The Titius Bode Law

The Titius – Bode or Bode's law is a simple arithmetical relationship between the order of the planets moving out from the Sun, and the distances of those planets from the Sun. It was noticed by Titius of Wittenburg, but made more widely known by Johann Bode in 1772. At the time, the law held for all the known planets.

Starting with the numbers – which increase by a factor of two, apart from the first pair:

0, 3, 6, 12, 24, 48, 96, 192

add 4 to each number to give the list

4, 7, 10, 16, 28. 52. 100, 196

and divide by 10 to give the numbers

0.4, 0.7, 1, 1.6, 3.2, 5.6, 100, 19.6

Compare thes with the distances of the planets – and the asteroid belt - from the Sun given as multiples of the Sun – Earth distance. The Sun – Earth distance is equal to 1 A.U. Or 1 Astronomical Unit.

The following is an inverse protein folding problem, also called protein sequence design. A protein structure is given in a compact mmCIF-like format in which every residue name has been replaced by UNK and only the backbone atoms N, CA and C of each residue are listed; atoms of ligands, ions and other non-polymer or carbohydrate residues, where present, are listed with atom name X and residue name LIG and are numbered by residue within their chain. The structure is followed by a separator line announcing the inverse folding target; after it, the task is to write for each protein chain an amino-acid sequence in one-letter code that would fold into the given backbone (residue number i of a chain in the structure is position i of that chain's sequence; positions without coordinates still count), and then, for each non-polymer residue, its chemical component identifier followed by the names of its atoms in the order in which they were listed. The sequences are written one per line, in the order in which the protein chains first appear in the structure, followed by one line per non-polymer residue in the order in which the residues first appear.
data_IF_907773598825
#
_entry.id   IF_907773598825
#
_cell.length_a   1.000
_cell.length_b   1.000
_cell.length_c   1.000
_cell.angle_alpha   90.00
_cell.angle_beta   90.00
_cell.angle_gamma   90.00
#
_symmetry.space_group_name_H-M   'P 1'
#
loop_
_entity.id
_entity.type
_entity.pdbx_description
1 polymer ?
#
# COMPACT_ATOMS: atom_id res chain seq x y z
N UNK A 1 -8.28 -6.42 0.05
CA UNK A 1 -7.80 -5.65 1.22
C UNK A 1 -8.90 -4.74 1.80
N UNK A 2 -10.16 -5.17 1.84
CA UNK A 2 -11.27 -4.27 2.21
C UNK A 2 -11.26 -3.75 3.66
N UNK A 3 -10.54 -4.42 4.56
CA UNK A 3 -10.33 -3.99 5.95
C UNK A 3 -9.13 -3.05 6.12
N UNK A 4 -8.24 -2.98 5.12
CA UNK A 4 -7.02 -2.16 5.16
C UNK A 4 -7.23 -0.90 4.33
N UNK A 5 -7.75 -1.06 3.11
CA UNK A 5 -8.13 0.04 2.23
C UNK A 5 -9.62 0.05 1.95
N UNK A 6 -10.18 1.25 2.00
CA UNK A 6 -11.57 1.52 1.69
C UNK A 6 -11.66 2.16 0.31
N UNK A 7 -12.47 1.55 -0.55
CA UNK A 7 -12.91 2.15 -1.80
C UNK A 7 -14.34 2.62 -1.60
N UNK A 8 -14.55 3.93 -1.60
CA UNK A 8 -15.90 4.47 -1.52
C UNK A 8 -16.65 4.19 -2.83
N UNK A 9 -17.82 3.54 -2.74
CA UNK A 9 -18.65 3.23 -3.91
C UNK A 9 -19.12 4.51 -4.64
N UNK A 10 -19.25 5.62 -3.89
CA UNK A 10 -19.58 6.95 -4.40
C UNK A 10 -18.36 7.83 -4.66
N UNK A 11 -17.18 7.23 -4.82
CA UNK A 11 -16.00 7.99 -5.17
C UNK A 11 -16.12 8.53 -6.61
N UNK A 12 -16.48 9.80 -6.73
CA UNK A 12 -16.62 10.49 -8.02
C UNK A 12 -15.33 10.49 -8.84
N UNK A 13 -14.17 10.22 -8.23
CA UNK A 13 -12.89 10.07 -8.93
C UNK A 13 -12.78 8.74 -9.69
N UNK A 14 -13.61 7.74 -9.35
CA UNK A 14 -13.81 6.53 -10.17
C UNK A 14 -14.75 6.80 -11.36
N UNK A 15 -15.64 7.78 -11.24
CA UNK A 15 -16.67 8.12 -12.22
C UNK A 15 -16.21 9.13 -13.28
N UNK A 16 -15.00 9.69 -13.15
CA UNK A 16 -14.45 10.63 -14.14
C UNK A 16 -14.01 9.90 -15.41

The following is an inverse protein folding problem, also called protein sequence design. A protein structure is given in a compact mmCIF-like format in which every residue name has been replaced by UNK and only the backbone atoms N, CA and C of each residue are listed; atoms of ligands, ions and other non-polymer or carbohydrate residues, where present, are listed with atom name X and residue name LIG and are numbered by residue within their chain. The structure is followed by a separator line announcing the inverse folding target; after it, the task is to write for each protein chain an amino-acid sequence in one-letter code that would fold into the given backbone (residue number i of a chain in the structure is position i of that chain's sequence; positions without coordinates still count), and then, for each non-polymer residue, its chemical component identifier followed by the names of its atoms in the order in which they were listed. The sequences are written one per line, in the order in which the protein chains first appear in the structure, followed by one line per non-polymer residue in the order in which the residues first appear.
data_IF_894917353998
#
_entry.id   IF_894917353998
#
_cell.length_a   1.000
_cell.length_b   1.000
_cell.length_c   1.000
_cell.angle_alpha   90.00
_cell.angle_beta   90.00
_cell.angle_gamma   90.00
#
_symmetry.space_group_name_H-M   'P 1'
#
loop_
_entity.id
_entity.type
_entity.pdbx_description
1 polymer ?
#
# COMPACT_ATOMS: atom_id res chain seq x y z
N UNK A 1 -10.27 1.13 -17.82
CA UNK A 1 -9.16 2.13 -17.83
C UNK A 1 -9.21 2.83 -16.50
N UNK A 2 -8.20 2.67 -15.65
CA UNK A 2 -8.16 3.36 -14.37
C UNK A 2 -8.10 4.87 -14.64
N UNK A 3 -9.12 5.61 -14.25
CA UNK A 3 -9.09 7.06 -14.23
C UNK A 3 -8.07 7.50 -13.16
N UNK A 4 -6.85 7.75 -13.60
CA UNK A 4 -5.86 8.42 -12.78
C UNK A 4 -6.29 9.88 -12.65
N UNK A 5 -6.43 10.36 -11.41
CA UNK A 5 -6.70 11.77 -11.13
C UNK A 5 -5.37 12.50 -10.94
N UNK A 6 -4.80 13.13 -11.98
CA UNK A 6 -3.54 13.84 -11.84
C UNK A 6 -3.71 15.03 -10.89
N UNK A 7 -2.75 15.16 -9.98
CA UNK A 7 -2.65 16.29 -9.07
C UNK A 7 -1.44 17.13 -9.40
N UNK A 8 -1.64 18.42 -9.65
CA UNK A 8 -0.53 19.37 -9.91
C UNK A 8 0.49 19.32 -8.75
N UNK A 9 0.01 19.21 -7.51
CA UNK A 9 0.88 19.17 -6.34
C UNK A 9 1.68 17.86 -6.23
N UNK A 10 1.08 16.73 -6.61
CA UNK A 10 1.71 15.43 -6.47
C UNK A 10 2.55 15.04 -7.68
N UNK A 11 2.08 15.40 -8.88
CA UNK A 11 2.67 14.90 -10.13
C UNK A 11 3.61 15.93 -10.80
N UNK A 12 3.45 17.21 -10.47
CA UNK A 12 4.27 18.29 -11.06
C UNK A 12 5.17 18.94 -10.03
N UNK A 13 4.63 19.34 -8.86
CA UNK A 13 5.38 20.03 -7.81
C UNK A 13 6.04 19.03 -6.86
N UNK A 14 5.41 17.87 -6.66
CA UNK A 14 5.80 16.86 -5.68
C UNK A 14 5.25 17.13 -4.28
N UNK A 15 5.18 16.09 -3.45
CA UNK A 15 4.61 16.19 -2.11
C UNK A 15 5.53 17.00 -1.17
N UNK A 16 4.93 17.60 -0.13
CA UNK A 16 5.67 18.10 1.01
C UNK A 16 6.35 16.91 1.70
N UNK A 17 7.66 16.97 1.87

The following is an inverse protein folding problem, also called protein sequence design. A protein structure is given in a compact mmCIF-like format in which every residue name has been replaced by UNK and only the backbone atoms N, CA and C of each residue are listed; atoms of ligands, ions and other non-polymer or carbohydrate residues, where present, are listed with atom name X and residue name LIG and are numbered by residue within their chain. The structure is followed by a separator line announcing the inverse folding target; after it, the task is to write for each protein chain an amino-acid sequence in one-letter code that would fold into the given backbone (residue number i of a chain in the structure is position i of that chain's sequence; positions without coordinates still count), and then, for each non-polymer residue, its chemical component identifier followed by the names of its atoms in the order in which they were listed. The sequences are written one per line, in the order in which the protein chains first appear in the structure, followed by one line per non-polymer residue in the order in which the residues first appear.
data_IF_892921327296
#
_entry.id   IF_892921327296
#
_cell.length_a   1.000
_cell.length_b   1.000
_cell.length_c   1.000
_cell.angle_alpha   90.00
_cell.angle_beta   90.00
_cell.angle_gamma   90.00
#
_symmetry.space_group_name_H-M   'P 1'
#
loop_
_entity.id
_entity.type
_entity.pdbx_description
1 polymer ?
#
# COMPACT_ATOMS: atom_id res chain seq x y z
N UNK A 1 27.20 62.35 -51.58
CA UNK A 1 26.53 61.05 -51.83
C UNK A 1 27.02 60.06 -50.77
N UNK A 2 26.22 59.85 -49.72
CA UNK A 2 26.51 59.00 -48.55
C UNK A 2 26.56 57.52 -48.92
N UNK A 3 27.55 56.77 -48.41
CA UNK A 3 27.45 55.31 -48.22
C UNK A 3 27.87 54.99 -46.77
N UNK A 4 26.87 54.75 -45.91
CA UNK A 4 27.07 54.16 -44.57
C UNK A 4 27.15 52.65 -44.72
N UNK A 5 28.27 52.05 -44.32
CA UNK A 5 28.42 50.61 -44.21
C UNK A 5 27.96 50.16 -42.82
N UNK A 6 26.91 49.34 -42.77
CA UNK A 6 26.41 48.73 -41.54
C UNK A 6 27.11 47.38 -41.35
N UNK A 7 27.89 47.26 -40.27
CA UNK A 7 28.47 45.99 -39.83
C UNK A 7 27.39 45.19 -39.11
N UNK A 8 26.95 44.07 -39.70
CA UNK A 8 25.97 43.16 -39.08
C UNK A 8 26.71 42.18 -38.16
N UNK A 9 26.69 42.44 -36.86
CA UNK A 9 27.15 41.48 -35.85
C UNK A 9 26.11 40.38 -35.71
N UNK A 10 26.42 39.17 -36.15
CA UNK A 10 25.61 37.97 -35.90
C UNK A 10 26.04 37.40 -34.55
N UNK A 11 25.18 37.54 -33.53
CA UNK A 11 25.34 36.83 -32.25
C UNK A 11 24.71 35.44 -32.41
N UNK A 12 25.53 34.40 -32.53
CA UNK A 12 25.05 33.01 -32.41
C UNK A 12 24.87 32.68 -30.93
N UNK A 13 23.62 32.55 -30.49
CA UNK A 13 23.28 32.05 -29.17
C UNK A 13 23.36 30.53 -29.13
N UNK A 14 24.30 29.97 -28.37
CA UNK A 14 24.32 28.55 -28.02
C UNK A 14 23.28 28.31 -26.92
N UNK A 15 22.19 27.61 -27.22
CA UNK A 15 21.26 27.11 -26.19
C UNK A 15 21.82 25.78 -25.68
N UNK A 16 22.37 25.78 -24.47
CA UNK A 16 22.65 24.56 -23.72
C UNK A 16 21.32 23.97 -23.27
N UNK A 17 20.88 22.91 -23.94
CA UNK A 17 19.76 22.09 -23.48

Body

True Distance

Bode's Law

Mercury

0.39

0.4

Venus

0.72

0.7

Earth

1.00

1.0

Mars

1.52

1.6

Asteroid Belt

∼3.2

2.8

Jupiter

5.20

5.2

Saturn

9.54

10.0

The asteroid belt was said to fit the law because it was supposed to be the remains of a planet and the discovery of Uranus in 1781 at a distance of 19.19 AU compared to a prediction of 19.6 Au seemed to confirm the law, as wll as the discovery between Ceres to add to the asteroid belt between Mars and Jupiter. Neptune and Pluto failed to satisfy the law, and it later fell into disuse.

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